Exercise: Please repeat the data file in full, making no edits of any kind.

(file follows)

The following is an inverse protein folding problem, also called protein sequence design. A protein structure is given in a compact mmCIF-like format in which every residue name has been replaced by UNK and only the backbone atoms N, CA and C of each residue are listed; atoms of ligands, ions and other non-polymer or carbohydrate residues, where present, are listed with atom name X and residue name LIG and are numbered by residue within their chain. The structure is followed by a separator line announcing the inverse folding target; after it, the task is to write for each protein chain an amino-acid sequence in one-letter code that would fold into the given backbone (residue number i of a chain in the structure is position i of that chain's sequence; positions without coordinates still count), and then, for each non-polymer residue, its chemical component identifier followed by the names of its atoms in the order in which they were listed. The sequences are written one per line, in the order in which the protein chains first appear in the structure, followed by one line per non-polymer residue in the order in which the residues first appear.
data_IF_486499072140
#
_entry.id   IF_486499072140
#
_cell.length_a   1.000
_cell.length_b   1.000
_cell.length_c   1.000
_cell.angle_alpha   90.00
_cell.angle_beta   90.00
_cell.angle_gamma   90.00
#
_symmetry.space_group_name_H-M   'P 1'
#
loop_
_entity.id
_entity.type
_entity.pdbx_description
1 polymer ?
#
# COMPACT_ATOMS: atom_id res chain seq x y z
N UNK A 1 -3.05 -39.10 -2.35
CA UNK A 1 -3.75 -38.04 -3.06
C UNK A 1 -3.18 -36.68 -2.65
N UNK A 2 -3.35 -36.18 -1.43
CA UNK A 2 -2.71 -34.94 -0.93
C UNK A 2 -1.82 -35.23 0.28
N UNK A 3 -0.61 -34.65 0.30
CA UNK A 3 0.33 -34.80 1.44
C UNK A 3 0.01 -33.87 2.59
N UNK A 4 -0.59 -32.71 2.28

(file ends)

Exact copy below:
The following is an inverse protein folding problem, also called protein sequence design. A protein structure is given in a compact mmCIF-like format in which every residue name has been replaced by UNK and only the backbone atoms N, CA and C of each residue are listed; atoms of ligands, ions and other non-polymer or carbohydrate residues, where present, are listed with atom name X and residue name LIG and are numbered by residue within their chain. The structure is followed by a separator line announcing the inverse folding target; after it, the task is to write for each protein chain an amino-acid sequence in one-letter code that would fold into the given backbone (residue number i of a chain in the structure is position i of that chain's sequence; positions without coordinates still count), and then, for each non-polymer residue, its chemical component identifier followed by the names of its atoms in the order in which they were listed. The sequences are written one per line, in the order in which the protein chains first appear in the structure, followed by one line per non-polymer residue in the order in which the residues first appear.
data_IF_486499072140
#
_entry.id   IF_486499072140
#
_cell.length_a   1.000
_cell.length_b   1.000
_cell.length_c   1.000
_cell.angle_alpha   90.00
_cell.angle_beta   90.00
_cell.angle_gamma   90.00
#
_symmetry.space_group_name_H-M   'P 1'
#
loop_
_entity.id
_entity.type
_entity.pdbx_description
1 polymer ?
#
# COMPACT_ATOMS: atom_id res chain seq x y z
N UNK A 1 -3.05 -39.10 -2.35
CA UNK A 1 -3.75 -38.04 -3.06
C UNK A 1 -3.18 -36.68 -2.65
N UNK A 2 -3.35 -36.18 -1.43
CA UNK A 2 -2.71 -34.94 -0.93
C UNK A 2 -1.82 -35.23 0.28
N UNK A 3 -0.61 -34.65 0.30
CA UNK A 3 0.33 -34.80 1.44
C UNK A 3 0.01 -33.87 2.59
N UNK A 4 -0.59 -32.71 2.28